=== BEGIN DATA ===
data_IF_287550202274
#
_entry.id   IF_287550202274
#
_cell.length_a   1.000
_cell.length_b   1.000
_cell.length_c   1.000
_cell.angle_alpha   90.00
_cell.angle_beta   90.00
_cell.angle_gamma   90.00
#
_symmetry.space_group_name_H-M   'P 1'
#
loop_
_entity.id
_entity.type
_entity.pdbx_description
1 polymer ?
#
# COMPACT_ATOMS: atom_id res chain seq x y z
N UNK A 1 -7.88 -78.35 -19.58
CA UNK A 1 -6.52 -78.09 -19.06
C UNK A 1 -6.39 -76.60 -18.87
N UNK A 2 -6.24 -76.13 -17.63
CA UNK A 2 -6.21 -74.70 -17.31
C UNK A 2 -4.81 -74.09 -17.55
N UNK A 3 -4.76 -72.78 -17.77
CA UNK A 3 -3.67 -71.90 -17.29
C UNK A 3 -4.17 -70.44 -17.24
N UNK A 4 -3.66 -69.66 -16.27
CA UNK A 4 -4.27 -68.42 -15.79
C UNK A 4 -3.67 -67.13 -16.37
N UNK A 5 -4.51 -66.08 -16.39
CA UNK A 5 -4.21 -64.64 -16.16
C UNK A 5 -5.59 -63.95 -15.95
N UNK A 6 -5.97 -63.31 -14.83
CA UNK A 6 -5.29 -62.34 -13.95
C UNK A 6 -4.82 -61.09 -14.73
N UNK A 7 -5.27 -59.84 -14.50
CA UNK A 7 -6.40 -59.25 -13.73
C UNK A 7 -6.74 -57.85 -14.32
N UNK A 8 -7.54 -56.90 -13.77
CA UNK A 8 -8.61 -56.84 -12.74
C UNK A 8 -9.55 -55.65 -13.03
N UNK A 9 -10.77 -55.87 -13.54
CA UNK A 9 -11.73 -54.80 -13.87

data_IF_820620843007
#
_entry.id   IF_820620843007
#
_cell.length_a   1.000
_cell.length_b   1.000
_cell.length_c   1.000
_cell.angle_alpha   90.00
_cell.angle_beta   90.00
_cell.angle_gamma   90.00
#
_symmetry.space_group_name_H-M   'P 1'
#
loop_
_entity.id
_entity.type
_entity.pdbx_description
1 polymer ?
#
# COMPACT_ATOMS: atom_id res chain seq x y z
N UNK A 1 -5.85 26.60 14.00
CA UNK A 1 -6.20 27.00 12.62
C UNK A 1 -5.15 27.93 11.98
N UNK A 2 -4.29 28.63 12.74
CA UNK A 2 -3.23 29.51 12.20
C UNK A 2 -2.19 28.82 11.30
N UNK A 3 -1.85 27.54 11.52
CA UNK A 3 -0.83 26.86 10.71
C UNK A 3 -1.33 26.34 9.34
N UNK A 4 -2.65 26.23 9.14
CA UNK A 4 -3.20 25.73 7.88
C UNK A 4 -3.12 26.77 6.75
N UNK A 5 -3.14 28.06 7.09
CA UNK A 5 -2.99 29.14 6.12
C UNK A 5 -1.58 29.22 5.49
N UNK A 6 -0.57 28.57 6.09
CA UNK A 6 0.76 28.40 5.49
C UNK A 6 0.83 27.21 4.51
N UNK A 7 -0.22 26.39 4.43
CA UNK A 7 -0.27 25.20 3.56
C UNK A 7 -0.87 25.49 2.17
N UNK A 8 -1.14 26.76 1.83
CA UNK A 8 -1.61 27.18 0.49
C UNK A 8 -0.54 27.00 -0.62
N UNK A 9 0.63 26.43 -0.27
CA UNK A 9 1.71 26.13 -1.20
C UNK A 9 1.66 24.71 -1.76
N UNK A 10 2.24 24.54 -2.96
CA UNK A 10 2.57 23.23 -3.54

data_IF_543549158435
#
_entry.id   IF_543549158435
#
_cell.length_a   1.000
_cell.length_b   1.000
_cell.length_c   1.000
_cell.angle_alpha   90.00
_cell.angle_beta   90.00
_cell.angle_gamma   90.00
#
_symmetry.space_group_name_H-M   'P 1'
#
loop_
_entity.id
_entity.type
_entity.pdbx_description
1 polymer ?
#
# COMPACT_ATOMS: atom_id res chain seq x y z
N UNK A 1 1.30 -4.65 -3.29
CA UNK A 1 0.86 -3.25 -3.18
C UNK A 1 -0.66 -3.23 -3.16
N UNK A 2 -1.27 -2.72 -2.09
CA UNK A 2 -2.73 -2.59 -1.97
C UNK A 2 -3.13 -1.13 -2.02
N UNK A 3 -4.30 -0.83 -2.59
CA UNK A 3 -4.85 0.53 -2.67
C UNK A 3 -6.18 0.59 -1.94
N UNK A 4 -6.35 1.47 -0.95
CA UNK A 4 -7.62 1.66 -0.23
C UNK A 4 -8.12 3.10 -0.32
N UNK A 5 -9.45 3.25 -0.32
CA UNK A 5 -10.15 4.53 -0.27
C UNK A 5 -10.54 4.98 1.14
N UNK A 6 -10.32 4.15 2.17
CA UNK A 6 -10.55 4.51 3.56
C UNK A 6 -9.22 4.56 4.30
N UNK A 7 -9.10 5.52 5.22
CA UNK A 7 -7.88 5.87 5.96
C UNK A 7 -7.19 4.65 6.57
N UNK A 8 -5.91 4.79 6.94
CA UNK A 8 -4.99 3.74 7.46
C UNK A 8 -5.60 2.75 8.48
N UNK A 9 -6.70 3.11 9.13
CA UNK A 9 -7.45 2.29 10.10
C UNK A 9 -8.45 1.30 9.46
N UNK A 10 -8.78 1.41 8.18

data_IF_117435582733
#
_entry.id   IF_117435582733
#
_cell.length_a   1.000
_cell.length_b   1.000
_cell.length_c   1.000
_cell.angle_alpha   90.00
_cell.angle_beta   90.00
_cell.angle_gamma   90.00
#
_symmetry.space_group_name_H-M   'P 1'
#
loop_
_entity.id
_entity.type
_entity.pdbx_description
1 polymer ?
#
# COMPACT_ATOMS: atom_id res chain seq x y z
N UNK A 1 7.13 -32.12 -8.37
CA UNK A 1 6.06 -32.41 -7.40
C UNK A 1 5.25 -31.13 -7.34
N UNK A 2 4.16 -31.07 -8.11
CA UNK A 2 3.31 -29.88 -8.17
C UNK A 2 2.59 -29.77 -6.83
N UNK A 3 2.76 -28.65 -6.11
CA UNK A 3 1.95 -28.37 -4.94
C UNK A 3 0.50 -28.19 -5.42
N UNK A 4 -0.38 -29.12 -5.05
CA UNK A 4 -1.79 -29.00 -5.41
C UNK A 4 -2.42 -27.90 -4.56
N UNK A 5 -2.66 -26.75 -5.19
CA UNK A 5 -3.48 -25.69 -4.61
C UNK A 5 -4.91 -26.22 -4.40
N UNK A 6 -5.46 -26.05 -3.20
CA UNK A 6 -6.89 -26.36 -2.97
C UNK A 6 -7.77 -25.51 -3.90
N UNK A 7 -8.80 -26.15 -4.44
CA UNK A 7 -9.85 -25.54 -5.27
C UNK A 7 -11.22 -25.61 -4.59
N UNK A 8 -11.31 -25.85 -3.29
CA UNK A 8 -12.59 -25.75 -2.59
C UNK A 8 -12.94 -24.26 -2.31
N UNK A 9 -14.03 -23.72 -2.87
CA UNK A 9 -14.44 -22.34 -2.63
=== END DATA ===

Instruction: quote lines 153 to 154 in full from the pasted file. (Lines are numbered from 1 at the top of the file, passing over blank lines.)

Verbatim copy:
_cell.angle_gamma   90.00
#